You are certainly perceiving Church teaching wrongly, Abba.
God does not abandon people who sin a mortal sin, committing a mortal sin is the very act of us abandoning God.
Even after we commit a mortal sin God continues to relentlessly pursue us, and desires to heal us through the sacraments.

Of course. God doesn’t simply stop caring when we die. And he will accept us whenever he come to him.

The problem lies in the fact of death itself. Death, in a certain sense, solidifies our life choices. All of our life is geared and providentially arranged towards a choice for or against God.
As they say, an open mouth is meant to close on something. Human beings are made for a decisive point of choosing. We confess and believe through God’s providence that by death people will make a definitive choice for or against God.

That is why He says, “I am with you always”. God never leaves us.

So, he is still with all those souls in hell as well as all souls in heaven and earth?

Hi, Abba.

God does not abandon us, but he allows us (by giving us free will) to abandon him. This abandonment is also called “moral sin.”

You cannot actually be sure you were in a state of mortal sin. The Church teaches that we cannot know this for sure even about ourselves (in Church lingo, we cannot know “with theological certainty”).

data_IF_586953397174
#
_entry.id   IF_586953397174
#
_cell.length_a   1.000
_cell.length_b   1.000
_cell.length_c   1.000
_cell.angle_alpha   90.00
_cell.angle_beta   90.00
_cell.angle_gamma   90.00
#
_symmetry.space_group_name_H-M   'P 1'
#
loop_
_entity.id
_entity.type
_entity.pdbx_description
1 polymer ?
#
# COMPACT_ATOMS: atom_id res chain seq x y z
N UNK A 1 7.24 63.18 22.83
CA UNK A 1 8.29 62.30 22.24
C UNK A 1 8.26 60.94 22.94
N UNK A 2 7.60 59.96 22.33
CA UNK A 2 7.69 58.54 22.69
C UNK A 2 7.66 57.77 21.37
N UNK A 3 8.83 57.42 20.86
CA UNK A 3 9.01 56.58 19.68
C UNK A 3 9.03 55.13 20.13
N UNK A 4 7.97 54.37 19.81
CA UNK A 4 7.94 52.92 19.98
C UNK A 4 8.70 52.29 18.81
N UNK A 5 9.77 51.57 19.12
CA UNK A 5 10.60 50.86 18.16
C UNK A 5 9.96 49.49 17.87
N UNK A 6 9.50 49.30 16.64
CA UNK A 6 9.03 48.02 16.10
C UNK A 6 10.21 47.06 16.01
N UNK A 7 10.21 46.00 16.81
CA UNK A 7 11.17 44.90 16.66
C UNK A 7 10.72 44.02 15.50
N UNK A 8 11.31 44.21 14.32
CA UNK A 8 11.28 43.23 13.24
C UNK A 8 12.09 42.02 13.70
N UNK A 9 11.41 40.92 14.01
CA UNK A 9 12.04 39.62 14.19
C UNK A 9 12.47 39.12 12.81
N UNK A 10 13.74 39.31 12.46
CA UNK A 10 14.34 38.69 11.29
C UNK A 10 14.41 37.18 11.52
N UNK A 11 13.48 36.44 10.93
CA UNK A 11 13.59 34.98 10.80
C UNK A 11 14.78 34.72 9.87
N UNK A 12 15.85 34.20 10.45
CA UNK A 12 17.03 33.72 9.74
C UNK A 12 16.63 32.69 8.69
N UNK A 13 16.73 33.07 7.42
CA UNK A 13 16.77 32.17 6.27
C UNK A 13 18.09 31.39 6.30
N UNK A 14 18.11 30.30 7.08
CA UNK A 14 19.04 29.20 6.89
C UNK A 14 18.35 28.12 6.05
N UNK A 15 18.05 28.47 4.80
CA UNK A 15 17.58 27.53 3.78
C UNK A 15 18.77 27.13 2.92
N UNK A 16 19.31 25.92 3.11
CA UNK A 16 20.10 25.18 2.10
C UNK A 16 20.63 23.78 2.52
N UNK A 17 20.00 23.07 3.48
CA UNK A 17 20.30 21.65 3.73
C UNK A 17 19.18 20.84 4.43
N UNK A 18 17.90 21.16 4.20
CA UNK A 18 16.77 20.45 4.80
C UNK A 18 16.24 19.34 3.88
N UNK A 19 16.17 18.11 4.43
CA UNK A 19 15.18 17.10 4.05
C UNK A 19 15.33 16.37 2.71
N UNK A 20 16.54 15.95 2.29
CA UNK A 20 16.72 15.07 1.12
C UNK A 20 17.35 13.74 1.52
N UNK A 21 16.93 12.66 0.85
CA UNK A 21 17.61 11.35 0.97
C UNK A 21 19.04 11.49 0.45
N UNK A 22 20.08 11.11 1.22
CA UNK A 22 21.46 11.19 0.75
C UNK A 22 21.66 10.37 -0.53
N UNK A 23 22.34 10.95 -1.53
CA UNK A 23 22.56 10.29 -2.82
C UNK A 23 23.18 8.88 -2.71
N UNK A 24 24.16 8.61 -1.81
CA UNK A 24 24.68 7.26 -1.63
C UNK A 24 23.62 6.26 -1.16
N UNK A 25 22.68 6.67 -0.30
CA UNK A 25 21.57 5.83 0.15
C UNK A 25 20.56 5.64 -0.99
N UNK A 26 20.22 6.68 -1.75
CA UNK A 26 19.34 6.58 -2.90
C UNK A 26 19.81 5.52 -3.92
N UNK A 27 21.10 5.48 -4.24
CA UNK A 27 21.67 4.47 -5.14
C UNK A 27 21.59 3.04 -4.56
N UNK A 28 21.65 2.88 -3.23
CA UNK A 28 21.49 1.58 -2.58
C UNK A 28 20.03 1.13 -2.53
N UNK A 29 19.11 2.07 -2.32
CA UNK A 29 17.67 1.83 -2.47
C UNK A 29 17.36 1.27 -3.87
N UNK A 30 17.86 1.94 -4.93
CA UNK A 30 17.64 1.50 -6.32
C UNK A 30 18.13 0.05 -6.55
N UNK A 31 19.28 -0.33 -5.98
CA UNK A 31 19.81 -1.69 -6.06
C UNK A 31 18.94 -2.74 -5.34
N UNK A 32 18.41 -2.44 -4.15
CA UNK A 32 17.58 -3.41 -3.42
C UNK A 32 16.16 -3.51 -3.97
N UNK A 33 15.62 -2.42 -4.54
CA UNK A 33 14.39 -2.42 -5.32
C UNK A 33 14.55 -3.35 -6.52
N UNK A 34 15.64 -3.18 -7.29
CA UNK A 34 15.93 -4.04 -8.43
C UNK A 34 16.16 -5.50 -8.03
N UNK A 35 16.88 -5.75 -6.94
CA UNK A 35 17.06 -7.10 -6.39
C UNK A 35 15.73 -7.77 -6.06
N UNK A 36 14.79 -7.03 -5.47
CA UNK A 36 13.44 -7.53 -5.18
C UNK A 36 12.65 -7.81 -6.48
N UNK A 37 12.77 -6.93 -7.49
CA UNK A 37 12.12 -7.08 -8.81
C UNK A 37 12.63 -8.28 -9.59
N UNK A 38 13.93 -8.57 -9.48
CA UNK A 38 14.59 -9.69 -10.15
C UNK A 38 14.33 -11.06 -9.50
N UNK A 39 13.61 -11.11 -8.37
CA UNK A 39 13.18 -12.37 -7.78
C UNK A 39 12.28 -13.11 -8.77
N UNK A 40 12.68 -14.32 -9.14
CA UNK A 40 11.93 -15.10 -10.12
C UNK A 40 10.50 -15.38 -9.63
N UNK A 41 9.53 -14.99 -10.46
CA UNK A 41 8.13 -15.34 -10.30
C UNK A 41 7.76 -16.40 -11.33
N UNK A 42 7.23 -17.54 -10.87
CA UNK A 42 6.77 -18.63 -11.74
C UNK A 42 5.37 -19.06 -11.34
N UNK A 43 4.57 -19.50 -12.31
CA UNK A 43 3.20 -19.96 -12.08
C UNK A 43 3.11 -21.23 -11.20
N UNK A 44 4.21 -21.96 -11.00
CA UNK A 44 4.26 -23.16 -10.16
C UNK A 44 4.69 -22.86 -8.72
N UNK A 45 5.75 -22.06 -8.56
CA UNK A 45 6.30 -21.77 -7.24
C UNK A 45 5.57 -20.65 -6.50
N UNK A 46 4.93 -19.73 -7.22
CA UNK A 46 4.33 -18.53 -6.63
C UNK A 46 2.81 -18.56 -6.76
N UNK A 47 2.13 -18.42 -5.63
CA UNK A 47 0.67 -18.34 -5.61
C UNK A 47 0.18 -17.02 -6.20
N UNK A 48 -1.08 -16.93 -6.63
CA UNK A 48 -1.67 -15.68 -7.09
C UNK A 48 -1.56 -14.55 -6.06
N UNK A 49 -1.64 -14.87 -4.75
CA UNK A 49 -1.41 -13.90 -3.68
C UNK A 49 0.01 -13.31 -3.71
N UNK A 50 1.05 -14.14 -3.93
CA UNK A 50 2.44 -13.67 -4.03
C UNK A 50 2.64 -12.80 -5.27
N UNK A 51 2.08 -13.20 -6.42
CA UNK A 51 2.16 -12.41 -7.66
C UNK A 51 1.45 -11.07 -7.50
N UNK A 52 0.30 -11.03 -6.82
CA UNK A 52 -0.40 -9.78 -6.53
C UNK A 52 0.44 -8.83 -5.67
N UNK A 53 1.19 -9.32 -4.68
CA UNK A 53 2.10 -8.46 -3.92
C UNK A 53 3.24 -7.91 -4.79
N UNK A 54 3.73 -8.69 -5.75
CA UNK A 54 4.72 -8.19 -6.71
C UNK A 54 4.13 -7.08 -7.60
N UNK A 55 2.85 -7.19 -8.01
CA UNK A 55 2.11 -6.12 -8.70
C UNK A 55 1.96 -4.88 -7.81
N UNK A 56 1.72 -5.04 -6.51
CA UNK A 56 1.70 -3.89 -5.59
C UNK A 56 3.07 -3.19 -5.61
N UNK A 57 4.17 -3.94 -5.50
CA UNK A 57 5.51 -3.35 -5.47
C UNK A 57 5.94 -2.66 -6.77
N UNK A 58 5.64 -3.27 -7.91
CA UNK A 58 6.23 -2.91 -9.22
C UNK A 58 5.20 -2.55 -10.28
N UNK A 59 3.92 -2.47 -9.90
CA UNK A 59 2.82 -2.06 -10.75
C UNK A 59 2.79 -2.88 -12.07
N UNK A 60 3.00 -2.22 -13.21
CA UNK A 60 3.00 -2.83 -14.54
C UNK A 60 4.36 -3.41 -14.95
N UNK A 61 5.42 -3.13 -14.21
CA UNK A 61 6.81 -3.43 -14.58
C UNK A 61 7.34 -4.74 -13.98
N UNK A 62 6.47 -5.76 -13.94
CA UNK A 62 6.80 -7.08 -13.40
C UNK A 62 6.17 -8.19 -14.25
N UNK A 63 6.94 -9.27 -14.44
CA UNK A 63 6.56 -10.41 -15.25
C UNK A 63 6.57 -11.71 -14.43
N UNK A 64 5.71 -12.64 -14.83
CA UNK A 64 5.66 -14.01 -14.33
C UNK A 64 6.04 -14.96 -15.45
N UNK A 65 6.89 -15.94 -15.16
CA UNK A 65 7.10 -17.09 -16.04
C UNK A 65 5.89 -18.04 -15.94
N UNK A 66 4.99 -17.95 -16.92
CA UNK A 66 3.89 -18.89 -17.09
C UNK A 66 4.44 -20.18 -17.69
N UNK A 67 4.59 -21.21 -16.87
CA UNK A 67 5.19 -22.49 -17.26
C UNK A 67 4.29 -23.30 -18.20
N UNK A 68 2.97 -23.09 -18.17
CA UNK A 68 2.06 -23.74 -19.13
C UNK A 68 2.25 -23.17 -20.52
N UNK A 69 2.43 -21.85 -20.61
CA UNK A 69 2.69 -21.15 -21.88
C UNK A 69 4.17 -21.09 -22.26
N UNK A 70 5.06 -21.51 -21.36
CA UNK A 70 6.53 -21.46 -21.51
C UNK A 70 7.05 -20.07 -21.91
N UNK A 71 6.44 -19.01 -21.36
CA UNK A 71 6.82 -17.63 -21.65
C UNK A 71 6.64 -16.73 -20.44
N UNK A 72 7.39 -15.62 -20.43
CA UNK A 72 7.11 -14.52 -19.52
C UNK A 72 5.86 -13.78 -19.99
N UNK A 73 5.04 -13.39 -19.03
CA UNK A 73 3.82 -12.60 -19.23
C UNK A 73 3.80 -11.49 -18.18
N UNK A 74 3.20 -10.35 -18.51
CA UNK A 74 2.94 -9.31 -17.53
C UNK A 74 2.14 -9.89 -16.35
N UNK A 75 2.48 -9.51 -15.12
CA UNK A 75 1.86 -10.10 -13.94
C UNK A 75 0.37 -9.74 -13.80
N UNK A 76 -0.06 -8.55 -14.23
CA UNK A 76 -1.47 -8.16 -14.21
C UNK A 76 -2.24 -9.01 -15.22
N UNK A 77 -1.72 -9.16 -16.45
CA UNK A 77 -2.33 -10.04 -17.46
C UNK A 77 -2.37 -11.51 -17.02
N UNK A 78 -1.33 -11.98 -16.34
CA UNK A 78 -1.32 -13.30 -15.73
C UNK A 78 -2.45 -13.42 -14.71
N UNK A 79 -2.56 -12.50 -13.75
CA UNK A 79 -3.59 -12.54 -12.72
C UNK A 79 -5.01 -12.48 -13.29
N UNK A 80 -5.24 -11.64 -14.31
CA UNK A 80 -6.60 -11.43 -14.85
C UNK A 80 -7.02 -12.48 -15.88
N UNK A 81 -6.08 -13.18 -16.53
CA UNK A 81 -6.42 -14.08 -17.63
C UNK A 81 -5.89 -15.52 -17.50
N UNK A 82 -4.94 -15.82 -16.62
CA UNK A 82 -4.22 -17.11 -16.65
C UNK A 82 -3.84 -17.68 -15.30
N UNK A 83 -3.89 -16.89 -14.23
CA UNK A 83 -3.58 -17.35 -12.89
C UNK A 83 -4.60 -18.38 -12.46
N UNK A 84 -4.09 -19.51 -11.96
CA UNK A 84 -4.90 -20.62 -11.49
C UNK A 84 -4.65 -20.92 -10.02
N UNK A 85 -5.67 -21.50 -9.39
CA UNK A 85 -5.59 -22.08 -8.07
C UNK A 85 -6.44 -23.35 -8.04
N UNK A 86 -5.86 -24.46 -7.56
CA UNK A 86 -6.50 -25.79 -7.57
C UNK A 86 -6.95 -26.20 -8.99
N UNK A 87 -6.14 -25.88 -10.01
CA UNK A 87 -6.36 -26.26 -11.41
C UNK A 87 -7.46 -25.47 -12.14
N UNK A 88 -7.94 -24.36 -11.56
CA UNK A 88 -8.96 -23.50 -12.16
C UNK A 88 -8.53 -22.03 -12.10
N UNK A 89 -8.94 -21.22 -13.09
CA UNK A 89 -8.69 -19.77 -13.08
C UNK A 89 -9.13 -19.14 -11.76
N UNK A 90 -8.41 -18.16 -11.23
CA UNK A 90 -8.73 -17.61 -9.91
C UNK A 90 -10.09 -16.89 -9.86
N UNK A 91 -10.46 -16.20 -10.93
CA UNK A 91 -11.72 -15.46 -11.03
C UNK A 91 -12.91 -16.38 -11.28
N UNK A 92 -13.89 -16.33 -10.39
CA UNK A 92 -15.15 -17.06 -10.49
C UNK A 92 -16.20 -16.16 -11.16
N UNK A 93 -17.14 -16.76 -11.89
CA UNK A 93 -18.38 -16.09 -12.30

But let’s suppose someone baptized but is in a state of mortal sin. This person has turned his back on God and forfeited salvific (saving) Grace. If this person dies in such a state then he cannot enter heaven.

However, there is also a Grace called “prevenient grace.” Prevenient grace will not save us (only the grace of Christian baptism guarantees this). Everyone on earth is affected by prevenient grace - it is what calls us to God in the first place, and it’s what calls us back to him if we turn away. It also acts on us while in a state of Grace, to draw us into an even closer relationship with God.

Yes, I do believe God still loves those souls. It was their free will that made them choose to remain in mortal sin and die in mortal sin. But we do not know if at their hour of death they made an unknown plea to God for forgiveness. If they did, I’m sure God had forgiven them. For those who may not have made an unknown plea for forgiveness, I still believe God loves them. God bless you.

Abba, being in a state of mortal sin is like putting on blackened glasses. The sun is still shining, but we have blocked it out. The attachment to our sin blinds us to the sanctifying grace of God, so makes it impossible for us to truly accept that grace. The personal graces – all the gifts from our heartbeat to our family, friends, wealth, etc. – are still there, but the holiness from sanctifying grace diminishes them instead of “polishing” them. Those actual graces are all from God, and clearly signs of His unending love for us.